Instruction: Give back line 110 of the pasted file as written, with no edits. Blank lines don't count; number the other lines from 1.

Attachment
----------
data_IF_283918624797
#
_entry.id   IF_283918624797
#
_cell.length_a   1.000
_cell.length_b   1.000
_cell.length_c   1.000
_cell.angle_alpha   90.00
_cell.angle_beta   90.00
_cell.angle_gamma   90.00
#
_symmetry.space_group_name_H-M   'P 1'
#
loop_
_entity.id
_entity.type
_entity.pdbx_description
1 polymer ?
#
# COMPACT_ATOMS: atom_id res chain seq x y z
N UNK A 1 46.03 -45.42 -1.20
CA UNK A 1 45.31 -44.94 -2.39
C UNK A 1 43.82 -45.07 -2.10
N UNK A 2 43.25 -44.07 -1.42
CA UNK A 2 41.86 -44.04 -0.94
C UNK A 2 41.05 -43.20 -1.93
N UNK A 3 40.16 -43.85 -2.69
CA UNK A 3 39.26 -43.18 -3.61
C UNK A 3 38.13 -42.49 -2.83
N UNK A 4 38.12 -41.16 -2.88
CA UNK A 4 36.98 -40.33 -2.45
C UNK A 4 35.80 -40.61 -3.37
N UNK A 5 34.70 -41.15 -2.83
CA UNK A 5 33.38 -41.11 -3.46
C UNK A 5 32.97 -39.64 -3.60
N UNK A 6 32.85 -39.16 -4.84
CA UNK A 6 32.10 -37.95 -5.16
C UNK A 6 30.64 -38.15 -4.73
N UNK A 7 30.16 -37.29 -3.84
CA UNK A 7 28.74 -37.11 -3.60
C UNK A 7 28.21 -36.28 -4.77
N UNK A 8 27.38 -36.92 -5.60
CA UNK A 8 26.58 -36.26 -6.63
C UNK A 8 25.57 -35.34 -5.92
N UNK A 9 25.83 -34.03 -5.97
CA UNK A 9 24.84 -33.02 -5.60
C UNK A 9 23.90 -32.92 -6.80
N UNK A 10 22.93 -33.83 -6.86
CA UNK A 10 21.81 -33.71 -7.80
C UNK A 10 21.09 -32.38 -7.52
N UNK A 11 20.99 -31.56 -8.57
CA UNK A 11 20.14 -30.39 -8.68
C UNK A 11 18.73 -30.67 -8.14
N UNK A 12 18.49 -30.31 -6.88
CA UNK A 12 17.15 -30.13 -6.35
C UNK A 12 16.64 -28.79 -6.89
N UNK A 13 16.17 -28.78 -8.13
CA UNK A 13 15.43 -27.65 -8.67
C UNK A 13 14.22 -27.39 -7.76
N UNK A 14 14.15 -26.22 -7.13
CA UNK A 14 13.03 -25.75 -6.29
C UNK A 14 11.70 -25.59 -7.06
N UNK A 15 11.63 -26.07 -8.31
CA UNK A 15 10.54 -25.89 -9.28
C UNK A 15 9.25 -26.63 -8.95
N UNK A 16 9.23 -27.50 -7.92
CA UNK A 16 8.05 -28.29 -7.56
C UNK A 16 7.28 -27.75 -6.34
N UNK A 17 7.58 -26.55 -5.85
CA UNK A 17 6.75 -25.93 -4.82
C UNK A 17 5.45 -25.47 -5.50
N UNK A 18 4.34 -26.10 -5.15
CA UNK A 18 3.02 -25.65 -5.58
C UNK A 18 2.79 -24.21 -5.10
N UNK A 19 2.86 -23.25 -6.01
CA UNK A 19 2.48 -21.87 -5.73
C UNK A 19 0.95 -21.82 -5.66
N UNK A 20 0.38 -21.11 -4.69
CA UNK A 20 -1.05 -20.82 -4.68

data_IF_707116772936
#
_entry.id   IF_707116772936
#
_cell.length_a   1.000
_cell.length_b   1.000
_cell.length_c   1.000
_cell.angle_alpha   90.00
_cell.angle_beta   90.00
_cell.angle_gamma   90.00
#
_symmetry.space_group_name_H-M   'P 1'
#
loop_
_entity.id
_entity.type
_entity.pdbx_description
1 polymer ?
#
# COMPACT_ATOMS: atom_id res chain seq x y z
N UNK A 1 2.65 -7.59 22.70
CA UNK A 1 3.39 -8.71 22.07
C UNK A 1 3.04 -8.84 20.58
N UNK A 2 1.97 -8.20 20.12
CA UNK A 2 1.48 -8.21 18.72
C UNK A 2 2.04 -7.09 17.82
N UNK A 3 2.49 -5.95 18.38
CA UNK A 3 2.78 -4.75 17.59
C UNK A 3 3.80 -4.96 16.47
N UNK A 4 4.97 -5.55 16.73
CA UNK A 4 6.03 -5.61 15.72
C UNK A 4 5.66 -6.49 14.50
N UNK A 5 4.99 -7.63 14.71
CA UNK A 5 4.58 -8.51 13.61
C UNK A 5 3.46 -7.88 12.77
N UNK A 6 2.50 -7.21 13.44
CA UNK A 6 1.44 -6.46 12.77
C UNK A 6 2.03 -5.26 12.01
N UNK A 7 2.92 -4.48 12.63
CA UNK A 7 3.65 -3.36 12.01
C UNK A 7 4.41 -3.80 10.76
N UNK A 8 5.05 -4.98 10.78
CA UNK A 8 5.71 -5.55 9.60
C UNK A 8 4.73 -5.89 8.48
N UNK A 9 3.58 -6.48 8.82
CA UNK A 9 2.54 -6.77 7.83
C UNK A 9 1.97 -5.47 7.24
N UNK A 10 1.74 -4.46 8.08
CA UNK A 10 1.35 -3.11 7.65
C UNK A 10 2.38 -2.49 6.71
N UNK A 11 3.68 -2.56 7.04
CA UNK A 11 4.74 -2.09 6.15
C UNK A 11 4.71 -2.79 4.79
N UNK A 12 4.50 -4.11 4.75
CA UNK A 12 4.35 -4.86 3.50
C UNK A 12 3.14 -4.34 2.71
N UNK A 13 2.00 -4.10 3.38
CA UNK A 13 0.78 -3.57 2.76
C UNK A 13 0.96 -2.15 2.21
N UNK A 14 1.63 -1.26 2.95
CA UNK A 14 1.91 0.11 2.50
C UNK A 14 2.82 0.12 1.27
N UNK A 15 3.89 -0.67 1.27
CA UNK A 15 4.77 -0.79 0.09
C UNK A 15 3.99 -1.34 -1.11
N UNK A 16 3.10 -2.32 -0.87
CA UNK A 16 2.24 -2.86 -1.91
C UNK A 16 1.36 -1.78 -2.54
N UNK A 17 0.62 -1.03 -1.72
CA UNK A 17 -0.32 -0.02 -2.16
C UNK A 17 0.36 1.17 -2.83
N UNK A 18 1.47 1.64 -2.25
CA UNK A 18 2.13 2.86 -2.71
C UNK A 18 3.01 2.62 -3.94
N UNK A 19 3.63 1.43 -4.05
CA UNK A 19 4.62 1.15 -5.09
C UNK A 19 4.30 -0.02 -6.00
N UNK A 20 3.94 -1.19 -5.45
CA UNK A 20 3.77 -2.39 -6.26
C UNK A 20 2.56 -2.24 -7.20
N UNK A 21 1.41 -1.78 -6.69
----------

CA UNK A 4 6.03 -5.61 15.72